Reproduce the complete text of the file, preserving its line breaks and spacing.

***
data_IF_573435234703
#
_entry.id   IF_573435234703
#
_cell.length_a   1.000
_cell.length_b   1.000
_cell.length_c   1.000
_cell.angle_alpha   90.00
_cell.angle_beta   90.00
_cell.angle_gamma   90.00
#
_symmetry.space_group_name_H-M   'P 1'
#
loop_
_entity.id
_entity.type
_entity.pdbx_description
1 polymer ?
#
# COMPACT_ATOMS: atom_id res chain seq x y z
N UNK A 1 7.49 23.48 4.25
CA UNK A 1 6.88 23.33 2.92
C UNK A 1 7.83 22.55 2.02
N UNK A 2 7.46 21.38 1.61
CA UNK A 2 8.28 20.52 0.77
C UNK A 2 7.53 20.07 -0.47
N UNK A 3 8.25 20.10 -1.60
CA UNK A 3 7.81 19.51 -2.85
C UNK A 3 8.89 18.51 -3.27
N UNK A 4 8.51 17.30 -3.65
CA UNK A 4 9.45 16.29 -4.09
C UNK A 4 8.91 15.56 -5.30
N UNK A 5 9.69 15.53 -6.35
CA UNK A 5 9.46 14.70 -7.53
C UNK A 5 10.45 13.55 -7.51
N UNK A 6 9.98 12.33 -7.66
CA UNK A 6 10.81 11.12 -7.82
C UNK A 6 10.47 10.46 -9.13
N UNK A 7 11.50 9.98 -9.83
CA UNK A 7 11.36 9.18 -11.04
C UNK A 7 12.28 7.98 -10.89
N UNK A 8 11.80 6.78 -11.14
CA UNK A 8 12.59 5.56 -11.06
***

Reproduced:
data_IF_573435234703
#
_entry.id   IF_573435234703
#
_cell.length_a   1.000
_cell.length_b   1.000
_cell.length_c   1.000
_cell.angle_alpha   90.00
_cell.angle_beta   90.00
_cell.angle_gamma   90.00
#
_symmetry.space_group_name_H-M   'P 1'
#
loop_
_entity.id
_entity.type
_entity.pdbx_description
1 polymer ?
#
# COMPACT_ATOMS: atom_id res chain seq x y z
N UNK A 1 7.49 23.48 4.25
CA UNK A 1 6.88 23.33 2.92
C UNK A 1 7.83 22.55 2.02
N UNK A 2 7.46 21.38 1.61
CA UNK A 2 8.28 20.52 0.77
C UNK A 2 7.53 20.07 -0.47
N UNK A 3 8.25 20.10 -1.60
CA UNK A 3 7.81 19.51 -2.85
C UNK A 3 8.89 18.51 -3.27
N UNK A 4 8.51 17.30 -3.65
CA UNK A 4 9.45 16.29 -4.09
C UNK A 4 8.91 15.56 -5.30
N UNK A 5 9.69 15.53 -6.35
CA UNK A 5 9.46 14.70 -7.53
C UNK A 5 10.45 13.55 -7.51
N UNK A 6 9.98 12.33 -7.66
CA UNK A 6 10.81 11.12 -7.82
C UNK A 6 10.47 10.46 -9.13
N UNK A 7 11.50 9.98 -9.83
CA UNK A 7 11.36 9.18 -11.04
C UNK A 7 12.28 7.98 -10.89
N UNK A 8 11.80 6.78 -11.14
CA UNK A 8 12.59 5.56 -11.06